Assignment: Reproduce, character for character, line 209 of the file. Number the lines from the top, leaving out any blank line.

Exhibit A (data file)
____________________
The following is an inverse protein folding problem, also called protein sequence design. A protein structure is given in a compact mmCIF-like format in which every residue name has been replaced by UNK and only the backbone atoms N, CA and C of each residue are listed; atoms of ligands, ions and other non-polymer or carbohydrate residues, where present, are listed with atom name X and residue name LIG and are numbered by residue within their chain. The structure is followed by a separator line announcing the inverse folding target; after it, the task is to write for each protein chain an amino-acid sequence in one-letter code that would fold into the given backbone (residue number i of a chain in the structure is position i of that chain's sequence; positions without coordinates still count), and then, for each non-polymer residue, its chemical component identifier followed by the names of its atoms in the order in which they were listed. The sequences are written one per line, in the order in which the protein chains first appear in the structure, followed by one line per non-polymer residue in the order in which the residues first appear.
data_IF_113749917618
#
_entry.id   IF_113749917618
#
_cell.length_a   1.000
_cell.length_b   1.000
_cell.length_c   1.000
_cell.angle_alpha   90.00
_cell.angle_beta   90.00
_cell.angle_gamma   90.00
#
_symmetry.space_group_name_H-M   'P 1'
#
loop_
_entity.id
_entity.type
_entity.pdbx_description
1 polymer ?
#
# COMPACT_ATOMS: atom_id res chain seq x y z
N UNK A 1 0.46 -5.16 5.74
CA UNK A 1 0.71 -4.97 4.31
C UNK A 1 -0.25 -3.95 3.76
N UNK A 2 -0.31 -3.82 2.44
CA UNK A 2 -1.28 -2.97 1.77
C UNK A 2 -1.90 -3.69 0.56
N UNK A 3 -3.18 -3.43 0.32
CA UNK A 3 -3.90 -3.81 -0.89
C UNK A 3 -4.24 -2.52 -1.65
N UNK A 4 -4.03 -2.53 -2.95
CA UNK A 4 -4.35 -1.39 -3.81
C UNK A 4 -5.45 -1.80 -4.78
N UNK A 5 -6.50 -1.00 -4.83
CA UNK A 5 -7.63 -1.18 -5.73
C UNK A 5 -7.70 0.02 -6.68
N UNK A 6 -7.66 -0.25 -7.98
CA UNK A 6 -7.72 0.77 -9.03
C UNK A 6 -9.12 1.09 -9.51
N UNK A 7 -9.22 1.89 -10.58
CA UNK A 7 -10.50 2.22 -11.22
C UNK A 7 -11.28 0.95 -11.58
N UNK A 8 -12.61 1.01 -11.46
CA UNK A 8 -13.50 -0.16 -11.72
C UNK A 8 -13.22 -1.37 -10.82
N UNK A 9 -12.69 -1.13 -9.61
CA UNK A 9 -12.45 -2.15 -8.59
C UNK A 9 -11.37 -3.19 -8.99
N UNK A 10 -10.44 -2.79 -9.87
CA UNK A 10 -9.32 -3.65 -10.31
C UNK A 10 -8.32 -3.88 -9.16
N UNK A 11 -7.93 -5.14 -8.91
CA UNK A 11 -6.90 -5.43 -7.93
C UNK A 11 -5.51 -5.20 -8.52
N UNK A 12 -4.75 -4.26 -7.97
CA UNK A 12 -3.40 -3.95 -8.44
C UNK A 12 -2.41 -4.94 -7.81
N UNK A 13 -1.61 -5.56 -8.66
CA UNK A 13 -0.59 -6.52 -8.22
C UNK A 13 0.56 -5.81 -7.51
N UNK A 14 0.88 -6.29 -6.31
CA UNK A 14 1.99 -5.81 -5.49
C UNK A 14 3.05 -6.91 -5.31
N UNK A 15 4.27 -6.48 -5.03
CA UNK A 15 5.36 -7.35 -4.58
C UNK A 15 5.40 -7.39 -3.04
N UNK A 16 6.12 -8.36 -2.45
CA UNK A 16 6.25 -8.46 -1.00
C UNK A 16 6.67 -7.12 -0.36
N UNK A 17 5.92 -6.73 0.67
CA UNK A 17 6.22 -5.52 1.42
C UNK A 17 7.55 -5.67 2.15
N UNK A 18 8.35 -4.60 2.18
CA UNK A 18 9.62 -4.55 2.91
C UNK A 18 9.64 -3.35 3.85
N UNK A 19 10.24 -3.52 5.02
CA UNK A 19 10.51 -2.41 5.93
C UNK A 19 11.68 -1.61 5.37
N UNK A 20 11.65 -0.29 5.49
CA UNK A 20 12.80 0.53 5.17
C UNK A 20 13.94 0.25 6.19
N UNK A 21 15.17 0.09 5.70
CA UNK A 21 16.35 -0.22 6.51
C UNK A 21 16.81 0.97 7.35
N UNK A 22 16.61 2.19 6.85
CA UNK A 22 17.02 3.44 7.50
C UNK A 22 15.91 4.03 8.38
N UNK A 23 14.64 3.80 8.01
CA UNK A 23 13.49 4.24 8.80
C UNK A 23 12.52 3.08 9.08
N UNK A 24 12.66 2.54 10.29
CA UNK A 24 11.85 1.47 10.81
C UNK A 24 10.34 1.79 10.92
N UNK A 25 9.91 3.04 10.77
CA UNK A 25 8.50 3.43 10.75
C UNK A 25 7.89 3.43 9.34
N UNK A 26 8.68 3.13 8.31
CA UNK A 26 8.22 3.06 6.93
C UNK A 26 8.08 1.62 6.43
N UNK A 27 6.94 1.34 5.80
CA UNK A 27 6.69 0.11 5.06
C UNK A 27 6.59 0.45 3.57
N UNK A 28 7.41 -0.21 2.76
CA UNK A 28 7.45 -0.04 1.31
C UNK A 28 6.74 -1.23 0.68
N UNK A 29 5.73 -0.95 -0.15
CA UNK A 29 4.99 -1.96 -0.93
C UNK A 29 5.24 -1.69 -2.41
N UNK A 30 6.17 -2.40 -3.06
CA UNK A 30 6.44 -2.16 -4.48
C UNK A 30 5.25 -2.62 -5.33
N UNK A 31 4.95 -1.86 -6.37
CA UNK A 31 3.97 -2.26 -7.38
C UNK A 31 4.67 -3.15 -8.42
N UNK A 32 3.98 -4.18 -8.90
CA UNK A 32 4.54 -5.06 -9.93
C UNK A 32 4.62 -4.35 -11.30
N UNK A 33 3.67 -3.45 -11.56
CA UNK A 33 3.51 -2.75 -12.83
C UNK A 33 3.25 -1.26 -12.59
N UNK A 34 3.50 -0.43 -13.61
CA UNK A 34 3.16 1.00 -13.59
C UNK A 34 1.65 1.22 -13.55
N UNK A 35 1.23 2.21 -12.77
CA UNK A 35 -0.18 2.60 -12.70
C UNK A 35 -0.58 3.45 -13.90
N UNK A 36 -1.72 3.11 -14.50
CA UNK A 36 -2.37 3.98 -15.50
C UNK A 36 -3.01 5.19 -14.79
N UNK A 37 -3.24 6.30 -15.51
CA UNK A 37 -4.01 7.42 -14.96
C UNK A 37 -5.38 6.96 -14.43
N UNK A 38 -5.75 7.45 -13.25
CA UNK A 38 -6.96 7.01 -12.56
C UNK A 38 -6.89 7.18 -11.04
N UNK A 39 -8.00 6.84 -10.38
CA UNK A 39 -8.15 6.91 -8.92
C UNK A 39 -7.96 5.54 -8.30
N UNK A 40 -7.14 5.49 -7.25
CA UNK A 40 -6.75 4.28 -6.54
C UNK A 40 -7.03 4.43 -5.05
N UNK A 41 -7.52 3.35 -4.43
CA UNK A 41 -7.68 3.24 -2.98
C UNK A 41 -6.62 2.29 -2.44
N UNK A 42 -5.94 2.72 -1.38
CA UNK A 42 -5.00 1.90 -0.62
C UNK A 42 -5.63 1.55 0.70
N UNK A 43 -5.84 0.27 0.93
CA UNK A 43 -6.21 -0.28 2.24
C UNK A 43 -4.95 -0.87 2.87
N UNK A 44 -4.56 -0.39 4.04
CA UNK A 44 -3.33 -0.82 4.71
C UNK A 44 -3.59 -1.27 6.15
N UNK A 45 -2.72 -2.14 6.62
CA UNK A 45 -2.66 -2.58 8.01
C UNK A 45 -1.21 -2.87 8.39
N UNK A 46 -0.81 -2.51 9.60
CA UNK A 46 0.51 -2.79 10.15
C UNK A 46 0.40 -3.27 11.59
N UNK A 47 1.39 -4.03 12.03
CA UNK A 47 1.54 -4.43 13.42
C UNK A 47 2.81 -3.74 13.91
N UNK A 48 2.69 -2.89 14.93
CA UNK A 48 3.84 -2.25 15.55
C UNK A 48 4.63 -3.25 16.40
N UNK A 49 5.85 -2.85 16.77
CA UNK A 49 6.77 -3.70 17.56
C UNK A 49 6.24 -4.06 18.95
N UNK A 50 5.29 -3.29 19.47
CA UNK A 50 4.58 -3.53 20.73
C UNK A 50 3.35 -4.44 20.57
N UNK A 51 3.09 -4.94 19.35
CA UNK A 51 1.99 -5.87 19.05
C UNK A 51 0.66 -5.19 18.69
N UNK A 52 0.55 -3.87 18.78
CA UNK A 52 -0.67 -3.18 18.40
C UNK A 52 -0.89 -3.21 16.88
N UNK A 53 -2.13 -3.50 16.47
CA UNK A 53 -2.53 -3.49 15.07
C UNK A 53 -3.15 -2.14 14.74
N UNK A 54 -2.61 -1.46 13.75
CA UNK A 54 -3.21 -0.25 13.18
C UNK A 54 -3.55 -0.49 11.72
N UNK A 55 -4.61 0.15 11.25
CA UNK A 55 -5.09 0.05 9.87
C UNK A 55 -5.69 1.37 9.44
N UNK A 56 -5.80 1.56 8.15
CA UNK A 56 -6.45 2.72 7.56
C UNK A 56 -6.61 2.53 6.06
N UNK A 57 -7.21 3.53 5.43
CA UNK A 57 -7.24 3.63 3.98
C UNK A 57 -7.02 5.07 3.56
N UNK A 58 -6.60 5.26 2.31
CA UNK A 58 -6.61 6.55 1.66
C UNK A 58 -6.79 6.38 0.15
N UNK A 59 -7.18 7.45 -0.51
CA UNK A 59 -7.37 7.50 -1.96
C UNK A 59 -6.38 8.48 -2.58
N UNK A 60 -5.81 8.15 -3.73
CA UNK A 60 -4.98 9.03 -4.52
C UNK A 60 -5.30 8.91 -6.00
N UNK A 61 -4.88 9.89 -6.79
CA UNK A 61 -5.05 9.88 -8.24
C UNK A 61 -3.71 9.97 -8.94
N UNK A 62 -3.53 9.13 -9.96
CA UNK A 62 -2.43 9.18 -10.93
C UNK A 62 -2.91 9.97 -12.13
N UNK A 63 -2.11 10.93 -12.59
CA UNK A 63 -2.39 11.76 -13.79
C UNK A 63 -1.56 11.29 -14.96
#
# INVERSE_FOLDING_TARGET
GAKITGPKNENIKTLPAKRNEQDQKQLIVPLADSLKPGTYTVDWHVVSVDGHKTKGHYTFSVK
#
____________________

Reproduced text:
CA UNK A 63 -2.39 11.76 -13.79